1) Rockets about to add pressure to CSN Houston negotiations?
Many of you may not follow the NBA. If you do and you also enjoy the Rockets, go check out The Dream Shake. Come back here, though, and finish this post.
Now, I'm sure you're up to speed on the current free agent frenzy. If you didn't actually click the link and peruse our friendly neighborhood Rockets blog, you didn't see all the coverage of Dwight Howard possibly signing with Houston and Josh Smith joining him in a sign-and-trade.
That would give Houston two very solid pieces to pin next to James Hardin in a vastly improved team that could easily rival the Spurs and Thunder for supremacy in the Western Conference. Heck, that's a team that might even give LeBron and the Heat second thoughts.
The reason I bring this up on a baseball site is because the Rockets and Astros share a television provider. It's also one that isn't in 60 percent of the homes around Houston. If the Rockets pull off these very splashy moves, there will be plenty of pressure from both the teams and the fans to get this deal done.
That may mean nothing for this baseball season, but if they sign Dwight, I have a hard time believing the Rockets will let another season be blacked out in most of their media market again.
2) George Springer vs. Jorge Soler
Over at FanGraphs, they break down the hitters on the Futures Team rosters. Both DDJ and George Springer are analyzed. Here are the good parts. On DDJ:
DeShields' 100-plus stolen base season went almost unnoticed last year thanks to The Billy Hamilton Show. It was a huge accomplishment for the Astros prospect but he's stumbled out of the gate in 2013 with just 18 steals in 28 attempts. On the plus side, he's a little more well-rounded than his fellow speedster thanks to a better eye at the plate and more pop from his sturdy 5'9" frame.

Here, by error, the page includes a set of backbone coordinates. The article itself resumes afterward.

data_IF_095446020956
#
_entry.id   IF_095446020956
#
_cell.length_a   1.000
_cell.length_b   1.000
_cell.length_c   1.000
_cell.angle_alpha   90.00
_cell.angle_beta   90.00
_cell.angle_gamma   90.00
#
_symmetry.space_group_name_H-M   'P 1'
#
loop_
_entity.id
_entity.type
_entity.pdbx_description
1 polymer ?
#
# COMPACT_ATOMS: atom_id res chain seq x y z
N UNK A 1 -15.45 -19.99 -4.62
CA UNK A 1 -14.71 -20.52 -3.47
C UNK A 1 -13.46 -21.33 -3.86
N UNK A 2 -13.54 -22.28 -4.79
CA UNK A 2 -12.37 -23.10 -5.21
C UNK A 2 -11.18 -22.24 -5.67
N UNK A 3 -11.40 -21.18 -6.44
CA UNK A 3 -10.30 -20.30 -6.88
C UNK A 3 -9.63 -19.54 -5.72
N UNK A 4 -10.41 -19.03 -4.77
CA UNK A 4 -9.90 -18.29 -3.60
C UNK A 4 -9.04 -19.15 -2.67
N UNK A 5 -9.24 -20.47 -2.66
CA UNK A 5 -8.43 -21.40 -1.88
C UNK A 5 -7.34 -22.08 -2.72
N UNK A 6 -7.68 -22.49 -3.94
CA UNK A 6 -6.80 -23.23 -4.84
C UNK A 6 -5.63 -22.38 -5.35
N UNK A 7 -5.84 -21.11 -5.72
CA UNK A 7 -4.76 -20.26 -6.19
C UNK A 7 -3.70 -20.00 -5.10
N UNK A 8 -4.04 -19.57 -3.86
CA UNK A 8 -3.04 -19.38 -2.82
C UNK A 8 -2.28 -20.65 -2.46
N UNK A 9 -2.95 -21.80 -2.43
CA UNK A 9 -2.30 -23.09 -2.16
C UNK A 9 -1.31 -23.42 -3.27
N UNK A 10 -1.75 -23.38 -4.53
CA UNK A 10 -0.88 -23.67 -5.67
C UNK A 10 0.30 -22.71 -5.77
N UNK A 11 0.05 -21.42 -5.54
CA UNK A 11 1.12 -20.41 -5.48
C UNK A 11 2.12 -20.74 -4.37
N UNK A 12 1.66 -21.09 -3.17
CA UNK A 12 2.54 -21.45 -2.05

And on Springer:
Springer has had a breakout 2013 season while playing at Double-A and recently moving up to Triple-A. He's hitting almost .300 while showing both power and speed, suggesting he could eventually develop into a 20-20 player at the big league level. That is, if he can get his strikeouts under control. Springer, 23, has struck out 96 times in 73 games.
Soler gets compared to Yasiel Puig in the next paragraph, so is there any question as to why Springer loses his matchup? Still, for Houston to go .500 in these is pretty good.
DDJ is a fine prospect in his own right, but I wonder how differently things would have changed for Houston if they had selected Chris Sale there instead of DDJ? Or even Michael Choice, who is raking with walks at Triple-A for Oakland?
3) Baseball pitching prospects and TINSTAAPP
Rob Neyer penned a nice, brief look at a concept we throw around on here a lot: There's No Such Thing As A Pitching Prospect (TINSTAAP). He suggests just the opposite, though.
But TINSTAAPP is a meme rather than a rule. While young pitchers do get hurt and it's distressing for everyone involved, is Dylan Bundy typical of his type? Here are the best pitching prospects before the season, according to John Sickels:
There really are pitching prospects. But then again it's been three months. We'll have to check back in five or ten years.
The good stuff is in the middle, as Neyer breaks down all the pitching prospects in Sickels' top 10 from this year. Surprisingly, most of them are doing quite well.
What does that mean for Mike Foltynewicz? Hopefully only good things.